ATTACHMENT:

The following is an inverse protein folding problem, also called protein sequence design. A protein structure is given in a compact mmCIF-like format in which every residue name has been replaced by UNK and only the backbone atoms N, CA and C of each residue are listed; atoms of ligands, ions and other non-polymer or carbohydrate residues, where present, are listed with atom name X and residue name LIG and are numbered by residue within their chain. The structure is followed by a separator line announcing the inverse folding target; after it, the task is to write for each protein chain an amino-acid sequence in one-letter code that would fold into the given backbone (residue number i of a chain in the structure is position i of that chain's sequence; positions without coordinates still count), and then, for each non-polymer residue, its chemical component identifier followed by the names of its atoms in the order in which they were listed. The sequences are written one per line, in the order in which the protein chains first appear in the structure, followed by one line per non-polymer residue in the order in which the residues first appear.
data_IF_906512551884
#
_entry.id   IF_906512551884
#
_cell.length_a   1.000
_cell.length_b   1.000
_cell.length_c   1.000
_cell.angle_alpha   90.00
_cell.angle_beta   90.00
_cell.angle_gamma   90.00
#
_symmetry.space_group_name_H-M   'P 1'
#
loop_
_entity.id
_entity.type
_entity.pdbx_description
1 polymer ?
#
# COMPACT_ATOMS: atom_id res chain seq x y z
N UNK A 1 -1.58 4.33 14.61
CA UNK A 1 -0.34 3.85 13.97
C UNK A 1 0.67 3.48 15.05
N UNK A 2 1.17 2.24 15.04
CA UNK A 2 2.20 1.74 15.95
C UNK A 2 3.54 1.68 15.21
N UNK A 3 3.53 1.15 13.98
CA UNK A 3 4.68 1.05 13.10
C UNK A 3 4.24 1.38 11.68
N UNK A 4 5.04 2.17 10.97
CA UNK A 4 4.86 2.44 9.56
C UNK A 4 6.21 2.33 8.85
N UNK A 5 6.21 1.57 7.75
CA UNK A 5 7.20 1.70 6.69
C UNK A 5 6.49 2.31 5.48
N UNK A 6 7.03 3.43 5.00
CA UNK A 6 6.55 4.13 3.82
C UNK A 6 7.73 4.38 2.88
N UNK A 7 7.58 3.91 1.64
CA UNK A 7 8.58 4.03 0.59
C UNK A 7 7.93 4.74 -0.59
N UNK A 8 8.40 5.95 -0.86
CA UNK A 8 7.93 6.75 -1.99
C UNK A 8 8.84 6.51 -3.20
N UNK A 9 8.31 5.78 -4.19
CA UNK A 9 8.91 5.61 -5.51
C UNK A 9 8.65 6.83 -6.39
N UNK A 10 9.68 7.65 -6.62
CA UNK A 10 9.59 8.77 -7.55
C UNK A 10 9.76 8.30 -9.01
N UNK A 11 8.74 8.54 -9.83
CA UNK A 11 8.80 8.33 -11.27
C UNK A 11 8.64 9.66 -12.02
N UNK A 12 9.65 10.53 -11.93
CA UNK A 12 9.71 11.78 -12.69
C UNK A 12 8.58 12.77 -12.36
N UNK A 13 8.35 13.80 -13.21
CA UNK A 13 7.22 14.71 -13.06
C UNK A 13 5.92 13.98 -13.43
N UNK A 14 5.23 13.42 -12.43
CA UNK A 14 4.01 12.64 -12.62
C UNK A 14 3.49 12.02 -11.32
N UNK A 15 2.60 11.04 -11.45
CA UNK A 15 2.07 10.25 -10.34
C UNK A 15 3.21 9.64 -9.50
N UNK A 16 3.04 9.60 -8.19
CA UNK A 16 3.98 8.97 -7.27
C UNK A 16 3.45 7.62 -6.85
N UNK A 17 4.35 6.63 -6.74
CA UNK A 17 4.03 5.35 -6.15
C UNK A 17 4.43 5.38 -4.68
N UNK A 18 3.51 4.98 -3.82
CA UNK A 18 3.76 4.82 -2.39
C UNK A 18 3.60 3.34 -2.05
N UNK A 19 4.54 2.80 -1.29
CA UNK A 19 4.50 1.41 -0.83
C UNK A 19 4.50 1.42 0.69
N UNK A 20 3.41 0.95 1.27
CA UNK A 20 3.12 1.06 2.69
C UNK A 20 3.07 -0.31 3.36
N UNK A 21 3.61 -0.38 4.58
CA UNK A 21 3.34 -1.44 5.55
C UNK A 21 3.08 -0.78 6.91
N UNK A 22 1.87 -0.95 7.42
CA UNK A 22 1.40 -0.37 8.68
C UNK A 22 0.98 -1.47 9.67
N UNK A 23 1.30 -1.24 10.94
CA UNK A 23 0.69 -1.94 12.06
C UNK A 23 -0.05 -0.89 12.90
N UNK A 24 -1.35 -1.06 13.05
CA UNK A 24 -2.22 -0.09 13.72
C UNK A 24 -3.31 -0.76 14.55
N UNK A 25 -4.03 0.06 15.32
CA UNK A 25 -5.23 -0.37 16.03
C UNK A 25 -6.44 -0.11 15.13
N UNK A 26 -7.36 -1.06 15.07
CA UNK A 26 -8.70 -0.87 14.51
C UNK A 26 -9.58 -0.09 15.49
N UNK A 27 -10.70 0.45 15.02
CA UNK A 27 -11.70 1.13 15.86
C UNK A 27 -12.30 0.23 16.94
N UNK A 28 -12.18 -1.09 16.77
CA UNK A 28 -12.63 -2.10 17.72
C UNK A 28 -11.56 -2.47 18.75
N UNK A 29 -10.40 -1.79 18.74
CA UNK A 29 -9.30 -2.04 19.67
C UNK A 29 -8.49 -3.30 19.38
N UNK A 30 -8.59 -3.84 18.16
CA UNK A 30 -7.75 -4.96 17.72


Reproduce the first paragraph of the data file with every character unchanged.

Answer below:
The following is an inverse protein folding problem, also called protein sequence design. A protein structure is given in a compact mmCIF-like format in which every residue name has been replaced by UNK and only the backbone atoms N, CA and C of each residue are listed; atoms of ligands, ions and other non-polymer or carbohydrate residues, where present, are listed with atom name X and residue name LIG and are numbered by residue within their chain. The structure is followed by a separator line announcing the inverse folding target; after it, the task is to write for each protein chain an amino-acid sequence in one-letter code that would fold into the given backbone (residue number i of a chain in the structure is position i of that chain's sequence; positions without coordinates still count), and then, for each non-polymer residue, its chemical component identifier followed by the names of its atoms in the order in which they were listed. The sequences are written one per line, in the order in which the protein chains first appear in the structure, followed by one line per non-polymer residue in the order in which the residues first appear.